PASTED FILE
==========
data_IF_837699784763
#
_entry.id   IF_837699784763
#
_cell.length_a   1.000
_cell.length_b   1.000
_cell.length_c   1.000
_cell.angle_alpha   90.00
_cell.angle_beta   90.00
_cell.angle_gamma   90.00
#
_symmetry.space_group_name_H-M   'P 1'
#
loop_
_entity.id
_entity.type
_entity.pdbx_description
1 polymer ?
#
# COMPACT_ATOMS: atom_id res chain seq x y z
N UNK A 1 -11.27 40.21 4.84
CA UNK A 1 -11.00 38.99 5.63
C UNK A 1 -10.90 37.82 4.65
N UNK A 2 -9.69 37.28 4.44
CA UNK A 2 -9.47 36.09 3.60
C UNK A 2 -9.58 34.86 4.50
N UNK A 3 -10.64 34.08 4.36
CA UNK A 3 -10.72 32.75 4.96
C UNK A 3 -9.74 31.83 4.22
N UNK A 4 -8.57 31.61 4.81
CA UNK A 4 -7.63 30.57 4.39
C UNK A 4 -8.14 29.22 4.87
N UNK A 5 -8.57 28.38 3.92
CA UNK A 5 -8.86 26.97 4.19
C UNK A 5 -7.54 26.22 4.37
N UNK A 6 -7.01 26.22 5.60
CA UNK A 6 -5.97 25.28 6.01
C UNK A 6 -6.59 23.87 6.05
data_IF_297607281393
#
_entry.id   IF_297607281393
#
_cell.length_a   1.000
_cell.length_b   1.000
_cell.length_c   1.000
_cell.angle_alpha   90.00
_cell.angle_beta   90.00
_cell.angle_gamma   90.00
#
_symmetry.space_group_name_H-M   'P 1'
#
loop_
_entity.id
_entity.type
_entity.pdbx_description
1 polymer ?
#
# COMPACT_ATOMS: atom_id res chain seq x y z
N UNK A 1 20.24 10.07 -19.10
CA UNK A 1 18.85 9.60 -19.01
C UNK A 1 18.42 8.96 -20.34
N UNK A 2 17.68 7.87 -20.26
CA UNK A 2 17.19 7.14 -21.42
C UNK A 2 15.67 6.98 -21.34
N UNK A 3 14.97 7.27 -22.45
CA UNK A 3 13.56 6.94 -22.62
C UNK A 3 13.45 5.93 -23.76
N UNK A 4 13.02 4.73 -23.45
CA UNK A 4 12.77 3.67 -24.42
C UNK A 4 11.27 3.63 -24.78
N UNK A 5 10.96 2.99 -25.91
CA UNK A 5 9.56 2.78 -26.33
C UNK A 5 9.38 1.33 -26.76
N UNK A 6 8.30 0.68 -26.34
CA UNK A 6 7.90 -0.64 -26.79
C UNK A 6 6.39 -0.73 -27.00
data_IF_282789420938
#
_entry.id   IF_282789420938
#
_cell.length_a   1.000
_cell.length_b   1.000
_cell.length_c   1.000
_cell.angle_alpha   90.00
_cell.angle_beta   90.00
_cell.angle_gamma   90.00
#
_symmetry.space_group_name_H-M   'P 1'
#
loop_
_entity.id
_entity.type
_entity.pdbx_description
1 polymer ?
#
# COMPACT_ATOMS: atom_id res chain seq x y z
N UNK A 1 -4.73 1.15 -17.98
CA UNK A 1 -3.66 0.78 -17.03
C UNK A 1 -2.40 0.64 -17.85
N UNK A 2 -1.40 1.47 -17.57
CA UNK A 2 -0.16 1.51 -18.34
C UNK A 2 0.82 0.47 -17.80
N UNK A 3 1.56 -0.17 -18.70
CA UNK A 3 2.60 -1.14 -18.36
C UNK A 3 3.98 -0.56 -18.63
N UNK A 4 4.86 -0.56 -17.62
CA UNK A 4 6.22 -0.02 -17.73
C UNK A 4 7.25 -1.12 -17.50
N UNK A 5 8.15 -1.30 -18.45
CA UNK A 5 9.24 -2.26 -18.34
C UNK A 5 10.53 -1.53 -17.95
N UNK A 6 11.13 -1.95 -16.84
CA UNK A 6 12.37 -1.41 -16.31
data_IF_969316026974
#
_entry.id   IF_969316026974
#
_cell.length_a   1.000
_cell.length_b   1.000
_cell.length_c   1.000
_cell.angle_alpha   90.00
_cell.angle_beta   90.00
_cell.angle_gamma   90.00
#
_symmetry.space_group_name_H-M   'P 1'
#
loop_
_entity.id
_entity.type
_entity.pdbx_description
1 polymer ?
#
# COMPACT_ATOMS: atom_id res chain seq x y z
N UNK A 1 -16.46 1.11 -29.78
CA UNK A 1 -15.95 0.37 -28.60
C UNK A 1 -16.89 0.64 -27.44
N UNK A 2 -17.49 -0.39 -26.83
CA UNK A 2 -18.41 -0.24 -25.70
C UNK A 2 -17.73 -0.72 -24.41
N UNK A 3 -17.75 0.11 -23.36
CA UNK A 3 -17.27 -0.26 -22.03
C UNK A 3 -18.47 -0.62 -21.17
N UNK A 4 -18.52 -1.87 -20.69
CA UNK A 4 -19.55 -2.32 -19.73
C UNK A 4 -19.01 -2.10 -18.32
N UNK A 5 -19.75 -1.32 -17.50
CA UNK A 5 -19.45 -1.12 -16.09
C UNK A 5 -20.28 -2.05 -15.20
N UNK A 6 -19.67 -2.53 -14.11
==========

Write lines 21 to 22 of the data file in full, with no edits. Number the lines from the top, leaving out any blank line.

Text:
N UNK A 1 -11.27 40.21 4.84
CA UNK A 1 -11.00 38.99 5.63